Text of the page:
The Provos going back to war is a threat to you but keeping the Provos on ceasefire is an objective for me.

    There were different ways of looking at these things.

    However a threat of Joint Authority is nothing less than a threat and that is what we are talking about here.

    There was no talk of JA in the discussions of the Belfast Agreement 10 years ago – that is somewhere Paisley has managed to lead the unionist community.

  • Alright, then …

    … not for the last time it turns out: there was ***NO*** threat of joint authority (or anything like it, hereafter, if there is an hereafter, ‘OALI’). The claim that there was such a threat was a sudden synaptic spasm by Paisley, made once, startingly (not least for his handlers) on air, and never since. It’s never been elaborated upon by any other senior DUP member, and for the very good reason that no such threat was ever made.

    So why did Paisley, as a one off, never to be repeated (go on, try and get him to repeat it if you still don’t believe me), make this extraordinary, fallacious (and easily proven thus) claim? Very simple: something by way of a guilty conscience made him reach for this utterly feeble excuse.

  • Comrade Stalin

    Re Joint Authority threat – I had a quick look at Trimble’s biography there and the first mention it gets is Frank Millar’s interview in the Irish Times with Tony Blair in Nov 2002 when Blair categorically ruled it out in response to ongoing Republican foot dragging.

    John, that doesn’t mean that the Brits didn’t use the tactic, and I’m still damn sure they did. I don’t expect the Brits to put out a press release explaining how they forced progress by threatening unionism with a big stick.

    The reason Trimble found it hard to sell was not because he had been blackmailed into accepting it but because selling Prisoner releases and SF in govt was not an easy thing to do to the unionist electorate.

    A bit of effort could have seen that work. My recollection about the prisoner releases at the time was that it was a cheap concession to make; most of the prisoners were due out within the next five years of the agreement date anyway due to the existing early release arrangements. On both of the above points I’d refer the honourable gentleman to unionism’s well-documented history relating to loyalist paramilitarism.

    I also heard that he also said privately to a friend of mine that one of the reasons he could not crow too loudly was he didnt want to make things difficult for Republicans who he was desperately trying to get to deliver on disarmament and an end to paramilitary activity – ie the kind of thing they reserved for Paisley.

    That’s at odds with my own recollection. There was at least one opportunity for Trimble to secure a IRA disarmament event, which was derailed at the last minute due to a public comment made by Trimble which the IRA had interpreted as belligerence. It is true though, that the IRA appears to have tolerated Paisley’s rather more bellicose pronouncements.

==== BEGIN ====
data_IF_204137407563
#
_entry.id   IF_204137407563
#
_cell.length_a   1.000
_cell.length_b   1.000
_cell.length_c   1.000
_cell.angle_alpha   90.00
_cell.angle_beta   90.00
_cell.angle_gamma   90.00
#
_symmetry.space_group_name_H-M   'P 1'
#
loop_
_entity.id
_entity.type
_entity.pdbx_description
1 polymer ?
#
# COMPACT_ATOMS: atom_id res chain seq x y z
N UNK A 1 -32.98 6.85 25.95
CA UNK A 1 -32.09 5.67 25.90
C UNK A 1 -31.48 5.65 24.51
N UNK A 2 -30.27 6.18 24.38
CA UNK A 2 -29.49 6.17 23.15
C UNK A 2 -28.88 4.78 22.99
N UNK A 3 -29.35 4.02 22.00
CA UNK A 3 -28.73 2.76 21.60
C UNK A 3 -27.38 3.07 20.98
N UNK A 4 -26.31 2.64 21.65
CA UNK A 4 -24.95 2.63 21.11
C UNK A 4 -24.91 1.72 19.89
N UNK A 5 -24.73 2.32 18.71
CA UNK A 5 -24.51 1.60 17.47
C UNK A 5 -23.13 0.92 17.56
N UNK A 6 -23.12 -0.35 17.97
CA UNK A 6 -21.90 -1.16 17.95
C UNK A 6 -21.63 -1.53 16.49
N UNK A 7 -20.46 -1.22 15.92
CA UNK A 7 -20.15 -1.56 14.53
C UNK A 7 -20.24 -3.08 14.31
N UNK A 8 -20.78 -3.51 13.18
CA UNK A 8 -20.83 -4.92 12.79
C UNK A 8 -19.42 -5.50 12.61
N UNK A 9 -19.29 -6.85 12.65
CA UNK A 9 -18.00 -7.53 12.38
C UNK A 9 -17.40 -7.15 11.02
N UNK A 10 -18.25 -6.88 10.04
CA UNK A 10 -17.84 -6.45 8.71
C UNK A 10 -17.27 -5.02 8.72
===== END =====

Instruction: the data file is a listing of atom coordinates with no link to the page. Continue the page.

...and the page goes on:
Unionists looked on with bemusement at the ‘victory parades’ in nationalist areas following their cease fires and the agreement. That SF sold the failure to get Brits Out and acceptance of Partition as a victory fair play to them. However we couldnt sell Prisoner Releases as a victory of any kind.

    I commented on that above, but it should have been possible to make more out of the fact that the union was now secured by consent, that articles 2&3 had been removed, etc. Unionists did themselves a huge disservice by concentrating on the prisoners.

    snaz:

    Yet here we are with the DUPs transition into pragmatic Unionism with a minimum of 80% of Unionist MLAs supporting power sharing with Sinn Fein under DHont and even the 20% who might be against it only 1 (DUP South Down MLA)

    I think it’s dishonest of you to describe any of this as fact. Several prominent DUP individuals have been decidedly cold about things even since their party executive vote. I wonder how many of them are waiting in the wings for their opportunity to strike, in the way that people like Martyn Smith and Jeffrey Donaldson did in the case of Trimble.

  • snaz

    My reading is that there are fundamental differences from 1998. The main one is that there is no real anti powersharing alternative party. The dup representitives that i know well openly admit that they have had to accept the power sharing realities once the GFA and SAA confirmed that there is not going to be on UNited Ireland. The job now is to get on with making NIWork for all of its diverse constituent parts.

  • Greenflag

    JohnEastBelfast

    ‘If the British Govt had told nationalism and republicanism that if they didnt do what they wanted they would be faced with a return to majority Stormont Rule ‘

    A big IF- JEB. Simple majority rule in a 6 county NI context died in 1972 and was finally buried in 1974 post Sunningdale . There are only two conceivable circumstances in which simple majority or voluntary coalition can ever again be implemented in Northern Ireland . One is in a UI context and the other is in a post repartition context in a smaller predominantly 80% plus Unionist State . Neither of the latter appear likely at this stage thus the present ‘arrangement’